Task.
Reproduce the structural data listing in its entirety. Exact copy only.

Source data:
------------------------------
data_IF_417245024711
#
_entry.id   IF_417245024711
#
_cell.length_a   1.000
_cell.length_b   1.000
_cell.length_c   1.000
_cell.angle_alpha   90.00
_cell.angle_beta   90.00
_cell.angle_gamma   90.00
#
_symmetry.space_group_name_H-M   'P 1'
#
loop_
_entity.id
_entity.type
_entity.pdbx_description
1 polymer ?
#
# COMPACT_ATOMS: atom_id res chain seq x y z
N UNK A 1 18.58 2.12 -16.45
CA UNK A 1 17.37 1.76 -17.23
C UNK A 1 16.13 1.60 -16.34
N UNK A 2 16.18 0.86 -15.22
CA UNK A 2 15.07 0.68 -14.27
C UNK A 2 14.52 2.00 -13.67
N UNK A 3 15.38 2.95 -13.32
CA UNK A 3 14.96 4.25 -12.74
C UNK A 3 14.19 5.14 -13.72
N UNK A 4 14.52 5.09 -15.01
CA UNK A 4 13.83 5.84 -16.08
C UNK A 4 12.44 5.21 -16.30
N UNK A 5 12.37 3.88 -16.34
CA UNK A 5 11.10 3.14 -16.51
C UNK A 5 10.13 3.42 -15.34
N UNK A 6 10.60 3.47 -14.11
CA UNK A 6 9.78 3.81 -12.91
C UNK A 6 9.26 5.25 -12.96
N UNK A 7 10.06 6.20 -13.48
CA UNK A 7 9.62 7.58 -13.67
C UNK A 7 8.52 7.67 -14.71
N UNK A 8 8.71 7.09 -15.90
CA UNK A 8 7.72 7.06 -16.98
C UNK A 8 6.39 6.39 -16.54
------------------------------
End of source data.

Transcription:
data_IF_417245024711
#
_entry.id   IF_417245024711
#
_cell.length_a   1.000
_cell.length_b   1.000
_cell.length_c   1.000
_cell.angle_alpha   90.00
_cell.angle_beta   90.00
_cell.angle_gamma   90.00
#
_symmetry.space_group_name_H-M   'P 1'
#
loop_
_entity.id
_entity.type
_entity.pdbx_description
1 polymer ?
#
# COMPACT_ATOMS: atom_id res chain seq x y z
N UNK A 1 18.58 2.12 -16.45
CA UNK A 1 17.37 1.76 -17.23
C UNK A 1 16.13 1.60 -16.34
N UNK A 2 16.18 0.86 -15.22
CA UNK A 2 15.07 0.68 -14.27
C UNK A 2 14.52 2.00 -13.67
N UNK A 3 15.38 2.95 -13.32
CA UNK A 3 14.96 4.25 -12.74
C UNK A 3 14.19 5.14 -13.72
N UNK A 4 14.52 5.09 -15.01
CA UNK A 4 13.83 5.84 -16.08
C UNK A 4 12.44 5.21 -16.30
N UNK A 5 12.37 3.88 -16.34
CA UNK A 5 11.10 3.14 -16.51
C UNK A 5 10.13 3.42 -15.34
N UNK A 6 10.60 3.47 -14.11
CA UNK A 6 9.78 3.81 -12.91
C UNK A 6 9.26 5.25 -12.96
N UNK A 7 10.06 6.20 -13.48
CA UNK A 7 9.62 7.58 -13.67
C UNK A 7 8.52 7.67 -14.71
N UNK A 8 8.71 7.09 -15.90
CA UNK A 8 7.72 7.06 -16.98
C UNK A 8 6.39 6.39 -16.54